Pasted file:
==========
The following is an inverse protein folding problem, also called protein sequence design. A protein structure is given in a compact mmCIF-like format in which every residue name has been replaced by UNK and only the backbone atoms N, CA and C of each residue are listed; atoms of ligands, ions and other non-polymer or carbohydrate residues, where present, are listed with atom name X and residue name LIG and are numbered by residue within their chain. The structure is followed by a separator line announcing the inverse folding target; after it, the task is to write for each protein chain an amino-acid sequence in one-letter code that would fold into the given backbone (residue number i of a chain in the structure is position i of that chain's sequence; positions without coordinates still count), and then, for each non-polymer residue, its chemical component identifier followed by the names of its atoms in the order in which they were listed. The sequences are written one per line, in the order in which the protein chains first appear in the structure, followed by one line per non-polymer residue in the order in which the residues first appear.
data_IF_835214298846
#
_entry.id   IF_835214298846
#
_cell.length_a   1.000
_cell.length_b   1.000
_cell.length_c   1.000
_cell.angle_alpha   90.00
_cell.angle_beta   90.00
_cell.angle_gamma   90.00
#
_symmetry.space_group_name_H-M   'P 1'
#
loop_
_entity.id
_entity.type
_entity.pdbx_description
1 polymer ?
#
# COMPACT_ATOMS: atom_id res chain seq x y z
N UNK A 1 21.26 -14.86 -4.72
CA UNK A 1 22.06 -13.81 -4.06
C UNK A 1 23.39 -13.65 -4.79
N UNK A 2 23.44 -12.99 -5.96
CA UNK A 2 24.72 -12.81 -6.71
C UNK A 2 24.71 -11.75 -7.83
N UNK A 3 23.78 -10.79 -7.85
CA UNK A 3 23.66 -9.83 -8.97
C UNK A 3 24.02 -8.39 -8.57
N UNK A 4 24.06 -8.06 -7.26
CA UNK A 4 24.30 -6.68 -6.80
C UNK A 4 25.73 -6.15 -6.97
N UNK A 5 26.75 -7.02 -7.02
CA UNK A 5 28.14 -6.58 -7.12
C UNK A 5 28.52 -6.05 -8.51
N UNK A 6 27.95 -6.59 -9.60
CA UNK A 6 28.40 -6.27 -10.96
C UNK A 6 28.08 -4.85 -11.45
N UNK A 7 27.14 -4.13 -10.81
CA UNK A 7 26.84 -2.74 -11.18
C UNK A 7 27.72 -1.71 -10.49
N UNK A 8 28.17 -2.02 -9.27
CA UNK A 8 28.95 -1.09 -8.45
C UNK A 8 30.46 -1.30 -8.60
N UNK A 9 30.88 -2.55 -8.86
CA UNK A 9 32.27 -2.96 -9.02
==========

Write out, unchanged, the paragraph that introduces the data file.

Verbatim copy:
The following is an inverse protein folding problem, also called protein sequence design. A protein structure is given in a compact mmCIF-like format in which every residue name has been replaced by UNK and only the backbone atoms N, CA and C of each residue are listed; atoms of ligands, ions and other non-polymer or carbohydrate residues, where present, are listed with atom name X and residue name LIG and are numbered by residue within their chain. The structure is followed by a separator line announcing the inverse folding target; after it, the task is to write for each protein chain an amino-acid sequence in one-letter code that would fold into the given backbone (residue number i of a chain in the structure is position i of that chain's sequence; positions without coordinates still count), and then, for each non-polymer residue, its chemical component identifier followed by the names of its atoms in the order in which they were listed. The sequences are written one per line, in the order in which the protein chains first appear in the structure, followed by one line per non-polymer residue in the order in which the residues first appear.